In their most recent works, North and his coauthors (North, D. C., J. J. Wallis, S. Webb, and B. R. Weingast. 2012. In the Shadow of Violence: Politics, Economics, and the Problems of Development. New York, NY: Cambridge University Press; North, D.C., J. J. Wallis, and B. R. Weingast. 2009. Violence and Social Orders: A Conceptual Framework for Interpreting Recorded Human History. New York, NY: Cambridge University Press) name the formation of organizations capable of effectively restricting violence in society as a necessary condition for transition from developing societies to societies with sustainable economic growth. However, the mechanisms of emergence and conditions for the operation of such organizations in contemporary developing countries remain unclear. We follow the logic of formation of such organizations using the case study of collective actions of the Russian business community aimed at restricting “state violence” against business. We seek to identify the conditions leading to a shift in the choice of strategies from attempts at informal agreements with extortionists controlling means of coercion to cooperation of businessmen and trace the further evolution of organized forms of collective action. Finally, we assess to what extent the created organizations can be efficient and self-supporting in the long term.
The paper is focused on assessing the risk factors for Russian manufacturing firms posed by sanctions imposed on Russia by the EU, US, and other countries in 2014. While there is an extensive literature assessing the successes and failures of international sanctions on the economies of both those imposing and targeted by sanctions on a macroeconomic level, we are more interested in trying to understand the corporate response – i.e. which firms evaluate the introduction and increasing scale of economic sanctions as a threat to their corporate strategy, and their possible reactions aimed at adjusting to a changing environment due to the geopolitical shock. Our research, based on a recent survey of manufacturing companies, provides evidence that over the last decade Russian manufacturing firms have become much more integrated into the global economy than is commonly assumed, through foreign direct investment, foreign trade (including imports of both technological equipment and raw materials and components), international partnerships, and by extensively supplying foreign companies that operate in Russia. Considering the self-selection effect of the top-performing firms in terms of foreign trade, we can state that sanctions could prove most harmful not only for the targeted firms, but for the entire population of better-performing and globalized firms involved in foreign trade with the EU and Ukraine. Thus, the impact of the sanctions on the prospects of the Russian manufacturing sector may be very strong over the medium-to-long term.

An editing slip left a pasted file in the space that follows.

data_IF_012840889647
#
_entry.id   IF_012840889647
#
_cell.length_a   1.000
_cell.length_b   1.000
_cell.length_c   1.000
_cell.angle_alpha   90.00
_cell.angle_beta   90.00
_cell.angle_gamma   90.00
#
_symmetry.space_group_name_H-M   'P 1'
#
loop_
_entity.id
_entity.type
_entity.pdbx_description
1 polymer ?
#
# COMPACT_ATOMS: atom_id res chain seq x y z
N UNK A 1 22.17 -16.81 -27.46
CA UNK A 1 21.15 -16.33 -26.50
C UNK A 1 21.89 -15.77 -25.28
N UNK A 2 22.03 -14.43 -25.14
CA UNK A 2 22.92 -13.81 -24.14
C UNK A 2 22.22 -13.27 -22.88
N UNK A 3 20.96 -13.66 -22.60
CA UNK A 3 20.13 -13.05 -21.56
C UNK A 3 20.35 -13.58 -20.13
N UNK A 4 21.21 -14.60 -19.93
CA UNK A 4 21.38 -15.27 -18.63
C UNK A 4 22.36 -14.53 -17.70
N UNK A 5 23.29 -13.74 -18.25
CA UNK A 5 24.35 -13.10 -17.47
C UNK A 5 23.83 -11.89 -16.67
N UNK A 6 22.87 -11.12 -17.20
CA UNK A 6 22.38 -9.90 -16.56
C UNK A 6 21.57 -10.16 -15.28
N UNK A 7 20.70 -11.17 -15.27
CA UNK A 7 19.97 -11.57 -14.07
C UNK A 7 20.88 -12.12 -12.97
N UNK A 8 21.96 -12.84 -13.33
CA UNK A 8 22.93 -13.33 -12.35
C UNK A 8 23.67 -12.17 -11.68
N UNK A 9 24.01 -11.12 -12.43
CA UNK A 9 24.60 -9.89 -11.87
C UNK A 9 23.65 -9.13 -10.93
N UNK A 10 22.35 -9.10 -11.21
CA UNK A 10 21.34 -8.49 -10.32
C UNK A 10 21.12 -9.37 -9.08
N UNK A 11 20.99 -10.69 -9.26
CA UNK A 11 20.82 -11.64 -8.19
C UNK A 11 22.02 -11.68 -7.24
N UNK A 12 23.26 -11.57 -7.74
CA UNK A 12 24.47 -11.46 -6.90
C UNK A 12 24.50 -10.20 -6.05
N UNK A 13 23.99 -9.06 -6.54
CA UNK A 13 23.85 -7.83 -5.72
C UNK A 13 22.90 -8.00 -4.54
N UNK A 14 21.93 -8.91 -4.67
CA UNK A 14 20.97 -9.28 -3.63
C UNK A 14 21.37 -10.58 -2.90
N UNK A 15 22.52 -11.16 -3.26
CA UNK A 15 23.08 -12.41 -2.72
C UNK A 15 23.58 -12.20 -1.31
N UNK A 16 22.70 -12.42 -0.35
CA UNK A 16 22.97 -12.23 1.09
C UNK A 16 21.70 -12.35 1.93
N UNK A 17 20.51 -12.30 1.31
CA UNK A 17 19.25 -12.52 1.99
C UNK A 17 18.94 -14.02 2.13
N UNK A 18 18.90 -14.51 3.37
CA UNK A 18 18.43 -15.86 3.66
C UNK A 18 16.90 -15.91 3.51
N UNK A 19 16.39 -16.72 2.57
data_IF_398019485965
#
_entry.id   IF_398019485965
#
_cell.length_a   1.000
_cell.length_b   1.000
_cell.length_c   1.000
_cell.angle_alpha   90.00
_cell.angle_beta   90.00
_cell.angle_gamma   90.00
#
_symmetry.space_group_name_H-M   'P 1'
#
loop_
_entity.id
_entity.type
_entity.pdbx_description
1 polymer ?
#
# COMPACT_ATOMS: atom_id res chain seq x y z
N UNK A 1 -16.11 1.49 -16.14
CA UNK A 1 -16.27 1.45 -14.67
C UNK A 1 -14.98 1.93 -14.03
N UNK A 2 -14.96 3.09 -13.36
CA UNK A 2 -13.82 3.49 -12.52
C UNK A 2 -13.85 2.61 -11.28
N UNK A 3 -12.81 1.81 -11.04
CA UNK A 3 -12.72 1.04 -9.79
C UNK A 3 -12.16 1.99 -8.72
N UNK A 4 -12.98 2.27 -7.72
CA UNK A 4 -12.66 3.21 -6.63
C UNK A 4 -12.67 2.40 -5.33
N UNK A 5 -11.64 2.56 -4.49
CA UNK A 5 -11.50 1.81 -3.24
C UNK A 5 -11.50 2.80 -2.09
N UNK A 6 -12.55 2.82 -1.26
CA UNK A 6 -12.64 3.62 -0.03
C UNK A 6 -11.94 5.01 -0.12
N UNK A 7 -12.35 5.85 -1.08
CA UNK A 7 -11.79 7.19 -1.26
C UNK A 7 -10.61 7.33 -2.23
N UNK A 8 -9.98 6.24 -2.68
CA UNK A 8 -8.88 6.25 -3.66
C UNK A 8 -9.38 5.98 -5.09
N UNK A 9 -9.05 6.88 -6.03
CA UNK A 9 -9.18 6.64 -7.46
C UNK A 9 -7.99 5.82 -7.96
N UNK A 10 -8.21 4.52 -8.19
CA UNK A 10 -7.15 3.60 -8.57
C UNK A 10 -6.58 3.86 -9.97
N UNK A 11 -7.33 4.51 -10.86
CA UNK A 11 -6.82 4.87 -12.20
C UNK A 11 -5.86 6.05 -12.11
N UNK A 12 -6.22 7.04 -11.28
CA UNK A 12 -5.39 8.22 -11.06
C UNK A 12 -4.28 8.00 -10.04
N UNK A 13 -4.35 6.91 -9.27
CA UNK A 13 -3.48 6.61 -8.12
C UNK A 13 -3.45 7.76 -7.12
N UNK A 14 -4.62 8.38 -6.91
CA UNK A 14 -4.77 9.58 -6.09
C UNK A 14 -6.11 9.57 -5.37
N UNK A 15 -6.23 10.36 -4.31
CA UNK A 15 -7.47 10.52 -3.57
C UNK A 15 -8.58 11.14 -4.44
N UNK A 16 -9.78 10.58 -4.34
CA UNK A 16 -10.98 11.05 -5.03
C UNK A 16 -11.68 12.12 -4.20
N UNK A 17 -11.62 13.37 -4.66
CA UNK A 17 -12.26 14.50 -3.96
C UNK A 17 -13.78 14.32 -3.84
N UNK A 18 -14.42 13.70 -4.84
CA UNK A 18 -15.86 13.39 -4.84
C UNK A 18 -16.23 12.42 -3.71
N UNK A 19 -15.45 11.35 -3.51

Since about 2009, increasing budgetary constraints forced the Russian state to become notably less tolerant of lower-level corruption and predatory behavior by state agencies. In this paper, we argue that after a first stage of decentralized corruption and state capture during the 1990s, and a second period of decentralized corruption and business capture during the 2000s, Russia has entered a third stage of more centralized corruption since 2009. We build our argument on a detailed discussion of property rights relations in Russia, and support it with indicative quantitative data, suggesting that raiding attacks on businesses and corrupt behavior by state agencies have become less frequent and more centralized between 2009 and 2016. The sustainability of this move towards a more centralized mode of corruption remains questionable, however, mainly due to the lack of a long-term vision for the development of the country.
This paper seeks to explain the surprising decline in Russian President Vladimir Putin's approval rating in 2011. During the previous 10 years, Putin's rating had correlated closely with Russians' perceptions of the state of the economy. Yet the fall in his approval – from 79% in December 2010 to 63% a year later – occurred despite roughly stable economic perceptions. Comparing Levada Center polls from late 2010 and 2011, the paper explores both who (what types of respondents) grew disenchanted with Putin, and why(what issues or grievances prompted this switch). It finds that (a) the fall in support for the Kremlin – although faster among members of the “creative class,” women, the rich, and residents of provincial cities – was broad-based, occurring among all social groups examined; (b) attitudes toward immigration, the West, and Russia's international status, as well as assessments of public service quality, changed little during 2011; (c) Putin's declining popularity most likely reflected stronger – not weaker – economic concerns; although the proportion judging economic performance to be poor did not increase, those who saw economic weakness became much less supportive of the Kremlin. Russians appear to have increasingly blamed their political leaders for unsatisfactory economic and political outcomes.